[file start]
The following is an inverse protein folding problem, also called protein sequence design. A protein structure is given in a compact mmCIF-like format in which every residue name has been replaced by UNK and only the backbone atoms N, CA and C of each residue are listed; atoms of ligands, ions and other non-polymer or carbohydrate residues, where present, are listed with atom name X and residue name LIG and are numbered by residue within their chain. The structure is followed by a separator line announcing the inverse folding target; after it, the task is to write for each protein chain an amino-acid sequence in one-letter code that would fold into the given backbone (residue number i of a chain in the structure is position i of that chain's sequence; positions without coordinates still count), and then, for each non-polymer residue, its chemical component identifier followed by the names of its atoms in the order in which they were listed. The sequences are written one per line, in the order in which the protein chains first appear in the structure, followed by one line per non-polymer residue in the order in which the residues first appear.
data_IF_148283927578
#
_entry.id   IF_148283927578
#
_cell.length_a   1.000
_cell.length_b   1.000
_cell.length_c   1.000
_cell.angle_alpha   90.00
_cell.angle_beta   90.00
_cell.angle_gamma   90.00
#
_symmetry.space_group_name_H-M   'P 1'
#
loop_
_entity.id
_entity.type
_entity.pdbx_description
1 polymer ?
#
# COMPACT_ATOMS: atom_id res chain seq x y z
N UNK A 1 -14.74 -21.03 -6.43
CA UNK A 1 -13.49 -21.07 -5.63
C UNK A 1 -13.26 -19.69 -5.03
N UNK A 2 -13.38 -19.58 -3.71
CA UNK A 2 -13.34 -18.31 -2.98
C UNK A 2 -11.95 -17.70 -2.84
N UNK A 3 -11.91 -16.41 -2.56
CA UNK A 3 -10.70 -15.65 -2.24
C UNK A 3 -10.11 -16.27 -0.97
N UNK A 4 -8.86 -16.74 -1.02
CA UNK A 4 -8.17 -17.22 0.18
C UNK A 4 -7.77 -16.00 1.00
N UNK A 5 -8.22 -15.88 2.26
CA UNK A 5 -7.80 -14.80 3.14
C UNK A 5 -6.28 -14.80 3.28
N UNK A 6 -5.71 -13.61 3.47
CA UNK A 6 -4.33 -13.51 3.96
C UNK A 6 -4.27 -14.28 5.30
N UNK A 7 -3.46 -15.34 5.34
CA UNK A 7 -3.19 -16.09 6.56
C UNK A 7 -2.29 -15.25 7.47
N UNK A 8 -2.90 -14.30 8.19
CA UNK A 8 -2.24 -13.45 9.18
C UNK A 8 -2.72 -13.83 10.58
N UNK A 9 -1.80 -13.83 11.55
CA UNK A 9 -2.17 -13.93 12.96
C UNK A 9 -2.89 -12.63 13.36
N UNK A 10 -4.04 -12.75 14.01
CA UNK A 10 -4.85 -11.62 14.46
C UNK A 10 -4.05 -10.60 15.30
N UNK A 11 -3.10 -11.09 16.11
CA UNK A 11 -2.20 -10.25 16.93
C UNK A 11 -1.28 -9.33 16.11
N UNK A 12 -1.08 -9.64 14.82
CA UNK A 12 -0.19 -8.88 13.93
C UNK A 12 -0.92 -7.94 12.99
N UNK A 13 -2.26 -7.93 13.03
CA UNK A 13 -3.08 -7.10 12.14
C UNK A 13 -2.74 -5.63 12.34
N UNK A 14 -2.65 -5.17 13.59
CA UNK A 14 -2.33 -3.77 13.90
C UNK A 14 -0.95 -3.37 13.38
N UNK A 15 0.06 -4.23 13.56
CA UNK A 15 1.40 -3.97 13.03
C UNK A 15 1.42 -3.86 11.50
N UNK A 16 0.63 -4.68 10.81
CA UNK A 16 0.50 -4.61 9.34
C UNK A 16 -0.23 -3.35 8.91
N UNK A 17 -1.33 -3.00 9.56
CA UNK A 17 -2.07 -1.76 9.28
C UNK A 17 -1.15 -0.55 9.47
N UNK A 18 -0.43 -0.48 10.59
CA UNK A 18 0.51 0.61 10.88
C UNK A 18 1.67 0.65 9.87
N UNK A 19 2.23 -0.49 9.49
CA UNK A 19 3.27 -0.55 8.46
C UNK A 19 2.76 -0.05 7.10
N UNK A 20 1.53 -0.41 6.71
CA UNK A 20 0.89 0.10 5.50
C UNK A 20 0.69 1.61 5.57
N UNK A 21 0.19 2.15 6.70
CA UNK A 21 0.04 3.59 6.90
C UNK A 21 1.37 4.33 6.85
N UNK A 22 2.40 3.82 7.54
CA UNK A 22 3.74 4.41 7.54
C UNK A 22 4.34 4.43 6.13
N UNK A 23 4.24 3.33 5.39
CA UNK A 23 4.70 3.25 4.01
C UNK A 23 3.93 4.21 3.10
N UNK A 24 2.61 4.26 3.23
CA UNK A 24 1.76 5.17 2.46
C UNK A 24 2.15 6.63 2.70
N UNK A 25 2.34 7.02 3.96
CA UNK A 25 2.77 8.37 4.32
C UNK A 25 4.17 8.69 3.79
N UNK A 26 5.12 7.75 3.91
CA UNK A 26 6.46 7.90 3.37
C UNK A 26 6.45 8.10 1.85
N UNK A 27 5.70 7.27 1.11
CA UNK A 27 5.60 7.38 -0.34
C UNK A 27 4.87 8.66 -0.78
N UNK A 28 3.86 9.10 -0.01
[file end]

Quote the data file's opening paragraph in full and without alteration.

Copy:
The following is an inverse protein folding problem, also called protein sequence design. A protein structure is given in a compact mmCIF-like format in which every residue name has been replaced by UNK and only the backbone atoms N, CA and C of each residue are listed; atoms of ligands, ions and other non-polymer or carbohydrate residues, where present, are listed with atom name X and residue name LIG and are numbered by residue within their chain. The structure is followed by a separator line announcing the inverse folding target; after it, the task is to write for each protein chain an amino-acid sequence in one-letter code that would fold into the given backbone (residue number i of a chain in the structure is position i of that chain's sequence; positions without coordinates still count), and then, for each non-polymer residue, its chemical component identifier followed by the names of its atoms in the order in which they were listed. The sequences are written one per line, in the order in which the protein chains first appear in the structure, followed by one line per non-polymer residue in the order in which the residues first appear.